By Azoma Chikwe
Mr James Nwankwo, a business man in Lagos, had always wanted his children to study abroad. His first child, Dozie, finished his secondary school in flying colours. He applied and was given admission to study in the United States. His parents applied for visa for him but he was denied visa. The truth was that the 19 – year – old Dozie had no birth certificate from National Population Commission (NPopC), the agency authorized by law in Nigeria to register births .So, the embassy could not ascertain the true identity of the young man.
In another development, 11-year-old Master Wole Ajayi, was to begin his secondary education in Lagos State, he was refused admission because he had no birth certificate. Argument arose between his parents and the school authorities about where he came from and his age. The government has some privileges for children from the State. So, he was denied admission.
Dozie and Wole are among millions of Nigerian children who have suffered one deprivation or the other due to lack of birth registration. ’Outside the country, there is no birth certificate that is valid outside NPopC birth certificates
According to Nigerian Demographic and Health Survey(NDHS), in 2017, only 46.8 per cent of newborns in Nigeria have their birth registered. Experts say that birth registration is one of the ways to have national planning and development. It should be done within 60 days of delivery. It is also a catalyst to accurate census. Investigagation reveals that most of the problems in birth registration is embedded in funding.
Sharon Oladiji, United Nations Children Fund (UNICEF)’s Child Protection Specialist, said Article 7 of Global Child Right says a child should be registered immediately after birth. The global Act has been ratified by 193 countries including Nigeria. “The issue of child registration or where someone was born has global implications. There is a global target that by 2030, all data about an individual should be accessible to the relevant authorities. In Africa, 95 million has no registration and 120 million has no birth certificate.’’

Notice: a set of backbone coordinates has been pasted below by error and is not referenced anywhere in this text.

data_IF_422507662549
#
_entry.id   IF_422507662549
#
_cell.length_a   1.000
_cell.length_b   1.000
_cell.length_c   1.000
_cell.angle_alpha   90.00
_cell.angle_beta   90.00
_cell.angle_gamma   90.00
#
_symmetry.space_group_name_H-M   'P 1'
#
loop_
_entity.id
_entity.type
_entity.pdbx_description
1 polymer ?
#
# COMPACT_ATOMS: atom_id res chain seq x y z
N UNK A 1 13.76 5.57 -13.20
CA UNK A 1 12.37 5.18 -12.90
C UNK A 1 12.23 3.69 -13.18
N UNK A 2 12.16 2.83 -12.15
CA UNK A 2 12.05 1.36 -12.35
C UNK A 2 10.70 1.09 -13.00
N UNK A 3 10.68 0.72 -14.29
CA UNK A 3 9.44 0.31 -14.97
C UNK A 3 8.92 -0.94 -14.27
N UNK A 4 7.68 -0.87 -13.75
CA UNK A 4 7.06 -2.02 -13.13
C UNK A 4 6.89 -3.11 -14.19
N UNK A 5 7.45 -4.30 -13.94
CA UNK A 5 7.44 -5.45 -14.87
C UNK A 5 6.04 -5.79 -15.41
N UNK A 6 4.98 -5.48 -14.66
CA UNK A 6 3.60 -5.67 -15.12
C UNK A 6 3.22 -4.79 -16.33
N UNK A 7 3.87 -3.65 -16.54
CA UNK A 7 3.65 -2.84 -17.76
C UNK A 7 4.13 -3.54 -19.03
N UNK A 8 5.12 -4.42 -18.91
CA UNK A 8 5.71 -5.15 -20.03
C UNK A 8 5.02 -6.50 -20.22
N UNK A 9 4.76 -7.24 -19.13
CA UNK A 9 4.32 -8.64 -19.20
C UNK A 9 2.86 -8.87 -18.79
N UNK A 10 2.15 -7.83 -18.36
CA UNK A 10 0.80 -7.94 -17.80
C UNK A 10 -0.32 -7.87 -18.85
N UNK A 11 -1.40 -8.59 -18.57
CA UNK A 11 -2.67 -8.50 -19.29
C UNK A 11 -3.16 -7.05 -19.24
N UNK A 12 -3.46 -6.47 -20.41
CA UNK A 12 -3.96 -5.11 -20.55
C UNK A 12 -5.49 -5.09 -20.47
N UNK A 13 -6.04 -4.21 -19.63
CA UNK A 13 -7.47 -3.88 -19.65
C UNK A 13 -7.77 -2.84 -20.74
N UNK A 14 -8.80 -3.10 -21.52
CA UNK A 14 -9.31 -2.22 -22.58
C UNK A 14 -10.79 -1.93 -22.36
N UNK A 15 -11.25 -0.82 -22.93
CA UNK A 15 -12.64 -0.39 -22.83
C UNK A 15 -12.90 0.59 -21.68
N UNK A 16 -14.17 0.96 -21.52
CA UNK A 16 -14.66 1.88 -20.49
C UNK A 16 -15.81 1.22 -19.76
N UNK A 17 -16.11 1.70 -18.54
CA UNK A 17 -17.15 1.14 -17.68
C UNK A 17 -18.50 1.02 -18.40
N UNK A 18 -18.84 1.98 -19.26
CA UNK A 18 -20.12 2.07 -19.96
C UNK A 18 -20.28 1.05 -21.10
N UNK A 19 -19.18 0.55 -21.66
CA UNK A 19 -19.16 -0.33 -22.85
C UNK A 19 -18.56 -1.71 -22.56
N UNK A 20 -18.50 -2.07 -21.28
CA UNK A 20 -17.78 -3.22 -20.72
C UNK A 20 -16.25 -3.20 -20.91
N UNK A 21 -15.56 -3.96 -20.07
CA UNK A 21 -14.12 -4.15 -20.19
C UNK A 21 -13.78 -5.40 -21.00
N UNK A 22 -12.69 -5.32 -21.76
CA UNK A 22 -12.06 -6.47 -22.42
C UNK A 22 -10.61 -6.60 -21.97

According to Mrs Adeyinka Adefope, a child rights expert, communities spring up when people decide to settle and children are born. She said lack of child registration is fatal is because, ‘’People who want to traffic go to young girls and single mothers in the country and deceive them. Parents please register your children, communities please report when a child is born.’’
When a child is not registered, there is no record of the child’s name, where he comes from, who the parents are, whether the child is a Nigerian or not. In legal terms, these children do not exist. Where these children’s rights are violated, nobody stands for them. The child cannot access privileges due to him or her.
When the child has birth certificate, it helps to check child abuse, child trafficking, access to health facilities, education facilities etc. It also helps the government to plan, they can know the number of children in that community and how to plan.
Decrees 39 and 62 of 1992 empowered the National Population Commission (NPopC) to register births in the country. In Lagos State, for instance, the commission has centers all over the State to register births and deaths. According to Mr Elias Nwannukwu, NPopC Director, Lagos State, there are 122 registration centers presently in the State, ‘’ we are planning to add 26 additional centers. Each is manned by a registrar. The registrar gets information from an informant, who is somebody that has all the data about the new baby, like the father, mother, uncle, aunties, etc. Registration open from Monday to Friday, 8am to 4pm.”